The international fashion network Fashion Revolution has launched its seventh annual Fashion Transparency Index, which highlights the transparency efforts of major fashion companies worldwide.
As in previous years, 250 of the largest fashion brands and retail companies were scrutinized for the Fashion Transparency Index 2023. They were ranked in several areas including supply chain traceability, purchasing policy, waste and overproduction, transition to circular economy, efforts on deforestation, climate, living wages and freedom of association, as well as due diligence, water and chemical management and materials used.
The result this year is that progress is still too slow: Compared to the previous year, the average total score rose by just 2 percent to just 26 percent. However, in the Fashion Transparency Index 2023, two brands achieved a percentage of more than 80 percent for the first time (see below). More than a quarter (28 percent), or 70 out of 250 companies, are still between 0 and 10 percent, but that’s a slight improvement from last year’s 32 percent.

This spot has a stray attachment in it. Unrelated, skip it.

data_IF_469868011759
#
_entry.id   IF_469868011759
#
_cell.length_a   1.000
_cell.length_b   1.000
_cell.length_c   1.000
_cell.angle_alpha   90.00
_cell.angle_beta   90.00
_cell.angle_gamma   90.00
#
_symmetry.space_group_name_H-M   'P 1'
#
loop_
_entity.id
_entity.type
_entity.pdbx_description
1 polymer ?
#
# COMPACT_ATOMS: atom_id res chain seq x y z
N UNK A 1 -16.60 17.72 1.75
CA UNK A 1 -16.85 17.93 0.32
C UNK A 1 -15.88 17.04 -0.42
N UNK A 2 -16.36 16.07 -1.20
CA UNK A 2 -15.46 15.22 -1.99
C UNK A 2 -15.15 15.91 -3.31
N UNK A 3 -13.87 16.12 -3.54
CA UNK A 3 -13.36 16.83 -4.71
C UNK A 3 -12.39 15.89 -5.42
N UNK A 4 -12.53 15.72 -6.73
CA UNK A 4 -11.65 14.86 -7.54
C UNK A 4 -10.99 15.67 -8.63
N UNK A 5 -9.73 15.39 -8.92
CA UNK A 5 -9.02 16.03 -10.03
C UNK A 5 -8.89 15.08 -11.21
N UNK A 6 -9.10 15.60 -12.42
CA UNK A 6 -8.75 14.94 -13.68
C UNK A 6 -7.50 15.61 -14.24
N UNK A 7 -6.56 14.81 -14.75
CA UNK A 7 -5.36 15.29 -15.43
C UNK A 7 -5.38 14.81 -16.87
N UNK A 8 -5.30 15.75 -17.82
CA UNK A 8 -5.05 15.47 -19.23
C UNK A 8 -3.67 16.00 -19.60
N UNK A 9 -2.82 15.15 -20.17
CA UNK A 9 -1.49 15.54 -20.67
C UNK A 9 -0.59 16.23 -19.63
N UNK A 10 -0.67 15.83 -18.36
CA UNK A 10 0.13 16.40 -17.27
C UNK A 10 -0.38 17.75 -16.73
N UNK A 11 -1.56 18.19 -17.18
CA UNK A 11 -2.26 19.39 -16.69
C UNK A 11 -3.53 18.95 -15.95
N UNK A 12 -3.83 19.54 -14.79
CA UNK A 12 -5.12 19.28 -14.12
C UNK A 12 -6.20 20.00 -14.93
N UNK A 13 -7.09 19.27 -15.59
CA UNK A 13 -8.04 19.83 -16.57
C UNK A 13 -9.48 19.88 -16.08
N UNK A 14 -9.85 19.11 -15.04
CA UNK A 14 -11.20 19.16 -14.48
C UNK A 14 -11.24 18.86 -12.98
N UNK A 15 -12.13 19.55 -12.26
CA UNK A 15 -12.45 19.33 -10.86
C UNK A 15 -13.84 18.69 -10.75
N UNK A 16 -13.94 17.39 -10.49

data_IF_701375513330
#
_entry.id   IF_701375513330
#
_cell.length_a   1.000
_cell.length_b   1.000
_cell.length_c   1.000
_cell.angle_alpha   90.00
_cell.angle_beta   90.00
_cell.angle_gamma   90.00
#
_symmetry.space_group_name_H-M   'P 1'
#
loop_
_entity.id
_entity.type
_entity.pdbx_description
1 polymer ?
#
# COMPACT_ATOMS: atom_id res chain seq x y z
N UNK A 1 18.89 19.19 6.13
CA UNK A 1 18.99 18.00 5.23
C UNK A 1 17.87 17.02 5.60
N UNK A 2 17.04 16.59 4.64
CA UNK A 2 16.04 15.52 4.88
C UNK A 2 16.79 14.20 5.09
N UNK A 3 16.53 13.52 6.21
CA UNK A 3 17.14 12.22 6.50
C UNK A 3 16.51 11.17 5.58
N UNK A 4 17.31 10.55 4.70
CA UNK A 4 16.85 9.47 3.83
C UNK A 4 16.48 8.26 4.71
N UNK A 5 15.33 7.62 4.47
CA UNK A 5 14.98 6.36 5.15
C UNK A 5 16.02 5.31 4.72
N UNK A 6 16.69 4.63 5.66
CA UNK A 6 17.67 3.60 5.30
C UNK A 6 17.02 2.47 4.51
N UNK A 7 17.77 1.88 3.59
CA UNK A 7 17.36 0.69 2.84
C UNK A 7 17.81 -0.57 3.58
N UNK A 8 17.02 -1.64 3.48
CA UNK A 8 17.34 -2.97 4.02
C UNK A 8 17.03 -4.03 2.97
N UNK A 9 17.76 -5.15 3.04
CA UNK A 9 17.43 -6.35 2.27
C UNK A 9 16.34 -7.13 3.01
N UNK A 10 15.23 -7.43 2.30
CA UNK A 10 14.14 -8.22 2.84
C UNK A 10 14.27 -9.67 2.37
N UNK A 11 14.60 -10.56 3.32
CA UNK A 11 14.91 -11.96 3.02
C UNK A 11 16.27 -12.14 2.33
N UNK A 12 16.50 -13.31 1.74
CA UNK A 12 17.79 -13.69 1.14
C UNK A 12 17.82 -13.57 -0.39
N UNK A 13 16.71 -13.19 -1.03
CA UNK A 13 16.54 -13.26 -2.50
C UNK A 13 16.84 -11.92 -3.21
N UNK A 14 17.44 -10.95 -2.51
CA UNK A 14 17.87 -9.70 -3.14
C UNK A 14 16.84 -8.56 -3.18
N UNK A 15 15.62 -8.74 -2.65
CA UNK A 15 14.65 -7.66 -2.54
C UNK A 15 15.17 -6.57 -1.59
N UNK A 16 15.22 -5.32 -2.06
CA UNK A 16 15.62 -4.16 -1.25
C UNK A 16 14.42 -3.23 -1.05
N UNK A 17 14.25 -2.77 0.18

Luxury brands performed better in 2023, spurred by the fact that more of them than ever are disclosing their manufacturing facility lists. For the first time, a luxury brand is also among the top performers with an average overall score of 80 percent. In addition, five luxury brands were able to increase their score by up to 21 percent compared to last year.
“As an activist, it’s maddening to constantly insist on what is ultimately the bare minimum of what we should expect from big fashion brands. The inconspicuous progress in this area is alarming in the face of growing social inequality, environmental degradation and several new laws. We are happy that a minority of brands are finally reaching 80 percent or more, but even 100 percent transparency is just the beginning and it seems that many big fashion brands are not even participating in the competition,” comments Liv Simpliciano, Policy and Research Manager at Fashion Revolution.
A look at the individual areas:
Supply chain traceability